In the global macro picture, as some questions become answered, more uncertainty arises. This week was highlighted by the conclusion of the presidential election, and subsequently markets tanked. This is not to say that the election of a democratic incumbent is the catalyst. Rather, our focus is shifted to more pressing matters. Earnings season is still in session, and continues to follow its general trend. Companies have navigated their way to earnings outperformance, but revenues remain light. As long as the global environment remains clouded with doubt and negative sentiment, the integrated global companies of modern times will continue to come up short on revenue. McDonald's (MCD) is a perfect example of a global company that is struggling to handle the fragile economic environment. The company reported disappointing numbers this week that pinned its failure on the global nature of its business.
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Similarly, fear out of the U.S., Europe, and China littered headlines after the election. There has been constant news coverage of the impending "fiscal cliff" and the deepening of European troubles. Upon the election's completion, both parties came out to discuss their stance on the U.S. debt situation. The tones remained subdued, but the content was little changed. Both sides remain stark on their viewpoints and memories of the debt ceiling of a not so distant past come to the forefront. Although the U.S. has its troubles, the EU is in the same boat, if not deeper underwater in the court of public opinion. The ECB had a meeting this week where the outlook remained negative and the contagion to core countries was presented as a pressing matter. Greece quarreled endlessly about its depletion-of-funds dilemma and its effect on the general public. France's health has been called into question, and Germany is looking to provide answers to avoid further crisis. As well, Spain is still playing the game of chicken with bond markets over when it will seek further aid from the ECB.
The question turns to how the market perceives this constant influx of news. The health of both the dollar (UUP) and euro (FXE) looks suspect, but the pair shows that the favor leans towards the dollar for now. A breakout lower from a fairly symmetrical triangle highlights the euro regions weakness. They have multiple countries with deepening issues, and seemingly few avenues to turn to that stimulates growth. A weaker euro is better for the region, and looks to continue its downtrends as activity slows and recessions grow worse.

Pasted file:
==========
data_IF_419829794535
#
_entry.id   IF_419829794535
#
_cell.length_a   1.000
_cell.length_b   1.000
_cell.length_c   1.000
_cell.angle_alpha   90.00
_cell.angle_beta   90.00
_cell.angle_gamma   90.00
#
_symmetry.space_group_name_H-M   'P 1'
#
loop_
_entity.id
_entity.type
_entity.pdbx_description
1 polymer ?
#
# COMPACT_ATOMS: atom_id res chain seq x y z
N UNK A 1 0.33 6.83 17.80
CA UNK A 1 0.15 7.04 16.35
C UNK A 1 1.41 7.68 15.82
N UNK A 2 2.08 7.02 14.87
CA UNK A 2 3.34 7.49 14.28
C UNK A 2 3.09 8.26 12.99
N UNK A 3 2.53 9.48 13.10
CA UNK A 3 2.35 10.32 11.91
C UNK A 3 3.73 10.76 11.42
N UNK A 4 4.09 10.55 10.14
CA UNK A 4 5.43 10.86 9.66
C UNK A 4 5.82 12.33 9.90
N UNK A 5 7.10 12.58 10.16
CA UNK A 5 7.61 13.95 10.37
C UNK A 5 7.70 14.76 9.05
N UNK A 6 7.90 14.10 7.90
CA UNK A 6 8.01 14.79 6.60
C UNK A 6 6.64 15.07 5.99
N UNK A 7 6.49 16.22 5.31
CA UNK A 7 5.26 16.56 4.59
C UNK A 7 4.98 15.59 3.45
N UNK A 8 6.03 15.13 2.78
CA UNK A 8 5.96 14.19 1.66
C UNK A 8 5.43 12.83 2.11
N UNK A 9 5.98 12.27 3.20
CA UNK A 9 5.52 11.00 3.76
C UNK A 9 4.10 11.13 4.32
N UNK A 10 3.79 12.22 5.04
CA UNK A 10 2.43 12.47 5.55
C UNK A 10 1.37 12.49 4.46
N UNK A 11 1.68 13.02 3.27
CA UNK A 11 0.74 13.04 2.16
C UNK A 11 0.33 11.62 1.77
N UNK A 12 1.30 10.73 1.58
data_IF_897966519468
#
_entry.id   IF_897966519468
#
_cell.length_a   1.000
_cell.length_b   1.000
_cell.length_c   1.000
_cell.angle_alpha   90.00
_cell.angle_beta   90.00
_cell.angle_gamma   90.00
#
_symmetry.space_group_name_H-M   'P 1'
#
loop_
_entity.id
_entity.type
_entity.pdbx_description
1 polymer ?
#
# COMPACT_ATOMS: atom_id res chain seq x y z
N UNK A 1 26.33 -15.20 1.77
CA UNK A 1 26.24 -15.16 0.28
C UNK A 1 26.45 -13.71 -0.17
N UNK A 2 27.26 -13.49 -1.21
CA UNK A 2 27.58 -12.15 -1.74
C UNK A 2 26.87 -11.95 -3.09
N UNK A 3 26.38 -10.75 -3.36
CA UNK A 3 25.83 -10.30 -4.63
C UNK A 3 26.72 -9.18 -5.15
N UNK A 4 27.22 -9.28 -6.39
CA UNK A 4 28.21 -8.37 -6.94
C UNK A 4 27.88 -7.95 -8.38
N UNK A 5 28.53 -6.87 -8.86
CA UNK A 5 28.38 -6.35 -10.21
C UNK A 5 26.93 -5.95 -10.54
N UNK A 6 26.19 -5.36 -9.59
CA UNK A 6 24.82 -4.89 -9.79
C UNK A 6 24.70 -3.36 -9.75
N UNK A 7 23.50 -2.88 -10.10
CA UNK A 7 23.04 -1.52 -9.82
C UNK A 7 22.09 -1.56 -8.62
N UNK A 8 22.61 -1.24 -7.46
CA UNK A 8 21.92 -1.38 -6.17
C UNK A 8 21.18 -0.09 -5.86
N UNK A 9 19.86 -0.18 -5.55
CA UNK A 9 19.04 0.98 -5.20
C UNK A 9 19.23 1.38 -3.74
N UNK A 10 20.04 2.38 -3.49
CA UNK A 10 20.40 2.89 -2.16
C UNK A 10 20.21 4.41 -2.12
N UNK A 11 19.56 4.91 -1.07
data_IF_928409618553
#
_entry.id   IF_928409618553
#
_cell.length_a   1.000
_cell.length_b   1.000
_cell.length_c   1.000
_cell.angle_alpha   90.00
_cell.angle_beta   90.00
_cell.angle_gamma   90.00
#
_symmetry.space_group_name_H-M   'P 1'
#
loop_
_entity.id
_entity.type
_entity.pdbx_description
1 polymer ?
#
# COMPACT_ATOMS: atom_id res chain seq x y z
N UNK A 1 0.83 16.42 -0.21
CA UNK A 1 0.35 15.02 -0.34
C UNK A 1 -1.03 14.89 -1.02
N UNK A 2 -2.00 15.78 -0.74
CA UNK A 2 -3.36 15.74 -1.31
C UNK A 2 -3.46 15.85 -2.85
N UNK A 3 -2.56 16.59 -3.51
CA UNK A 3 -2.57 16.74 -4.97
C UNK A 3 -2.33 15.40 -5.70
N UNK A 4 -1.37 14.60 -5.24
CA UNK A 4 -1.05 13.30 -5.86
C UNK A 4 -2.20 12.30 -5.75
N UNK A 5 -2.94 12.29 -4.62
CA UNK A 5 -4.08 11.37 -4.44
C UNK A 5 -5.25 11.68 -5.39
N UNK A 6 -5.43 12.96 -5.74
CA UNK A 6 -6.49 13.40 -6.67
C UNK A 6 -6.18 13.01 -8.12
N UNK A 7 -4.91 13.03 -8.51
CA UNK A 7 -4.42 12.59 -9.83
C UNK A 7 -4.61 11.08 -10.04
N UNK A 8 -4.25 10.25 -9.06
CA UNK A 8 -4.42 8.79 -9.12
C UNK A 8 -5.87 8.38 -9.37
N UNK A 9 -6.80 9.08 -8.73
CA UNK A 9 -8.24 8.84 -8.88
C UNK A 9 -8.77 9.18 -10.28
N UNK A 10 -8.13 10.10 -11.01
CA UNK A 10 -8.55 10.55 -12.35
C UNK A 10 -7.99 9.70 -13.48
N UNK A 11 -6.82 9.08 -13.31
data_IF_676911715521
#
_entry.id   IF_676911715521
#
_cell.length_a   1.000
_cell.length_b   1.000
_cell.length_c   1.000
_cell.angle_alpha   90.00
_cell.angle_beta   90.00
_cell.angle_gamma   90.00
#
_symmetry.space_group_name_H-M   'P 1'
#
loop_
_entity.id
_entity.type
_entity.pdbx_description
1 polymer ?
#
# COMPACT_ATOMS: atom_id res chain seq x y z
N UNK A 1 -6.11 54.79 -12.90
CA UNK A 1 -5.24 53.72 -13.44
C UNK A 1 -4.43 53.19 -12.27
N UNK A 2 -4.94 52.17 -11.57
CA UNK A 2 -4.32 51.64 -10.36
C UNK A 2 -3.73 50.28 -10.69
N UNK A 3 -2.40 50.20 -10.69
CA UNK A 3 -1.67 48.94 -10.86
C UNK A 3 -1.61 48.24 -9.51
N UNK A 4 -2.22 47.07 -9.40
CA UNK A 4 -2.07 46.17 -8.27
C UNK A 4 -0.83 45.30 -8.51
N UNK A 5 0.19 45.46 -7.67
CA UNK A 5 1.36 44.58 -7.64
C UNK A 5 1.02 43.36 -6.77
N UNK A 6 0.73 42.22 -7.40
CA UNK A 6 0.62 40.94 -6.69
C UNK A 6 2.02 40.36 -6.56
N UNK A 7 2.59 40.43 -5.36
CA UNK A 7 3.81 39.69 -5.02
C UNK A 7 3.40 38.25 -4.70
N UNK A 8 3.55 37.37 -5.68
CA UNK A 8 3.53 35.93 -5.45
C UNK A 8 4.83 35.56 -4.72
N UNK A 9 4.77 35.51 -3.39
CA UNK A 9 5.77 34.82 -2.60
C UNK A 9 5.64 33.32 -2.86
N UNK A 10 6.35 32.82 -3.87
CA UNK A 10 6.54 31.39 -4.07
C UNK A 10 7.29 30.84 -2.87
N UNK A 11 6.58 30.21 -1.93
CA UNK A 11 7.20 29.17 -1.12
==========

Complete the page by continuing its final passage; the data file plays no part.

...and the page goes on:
The dollar is not in a favorable position overall though. Looking at the spike in the yen (FXY) /dollar pair highlights its resounding weakness. As long as the U.S. struggles with internal issues, investors will look elsewhere to store their capital.
Equity markets witnessed a downturn in the risk off environment following the election as well. The culmination of less than impressive earnings and fear of global recession worried markets. An indicator highlighting the current sentiment is that of investment grade corporate debt (CORP) over equity markets (SPY).
Junk has seen its run, but corporate debt is well-positioned currently. Sovereign markets are riddled with debt, and a suitable alternative looks to be healthy U.S. corporations. Low debt loads, adequate cash coverage, and the ability to navigate tough economic environments are causing more eyes to turn to such assets. The pair below has a strong negative correlation to risk assets and has conveyed the underlying pessimism surrounding markets recently. This past week the indicator saw a breakout higher, which alongside an equity break below its 200 day MA, bodes negatively overall for risk. Look for further pessimism in future sessions as long as investors are favoring corporates to equity.
The last indicator of interest in the global picture is the apparent loss of steam in Chinese equity (FXI). China showed extreme weakness earlier in the year, prompting many to call for some form of aid from the government. As central banks began to stimulate and sentiment rose, China regained its footing and outperformed world equity (VT) as seen below. The problem now is that re-occurring stressors from Europe and the U.S. threaten China and its export market. If the world falls, China is not immune to catching the cold. The chart looks to be in a period of consolidation and a rounding top. Further downturns in other strategically important regions across the world will weigh on this indicator.
Much has been revealed over the preceding days, which has pushed caution into the picture. The problem with climbing a wall of worry is that as more mounts on top of you, you are destined to cave eventually.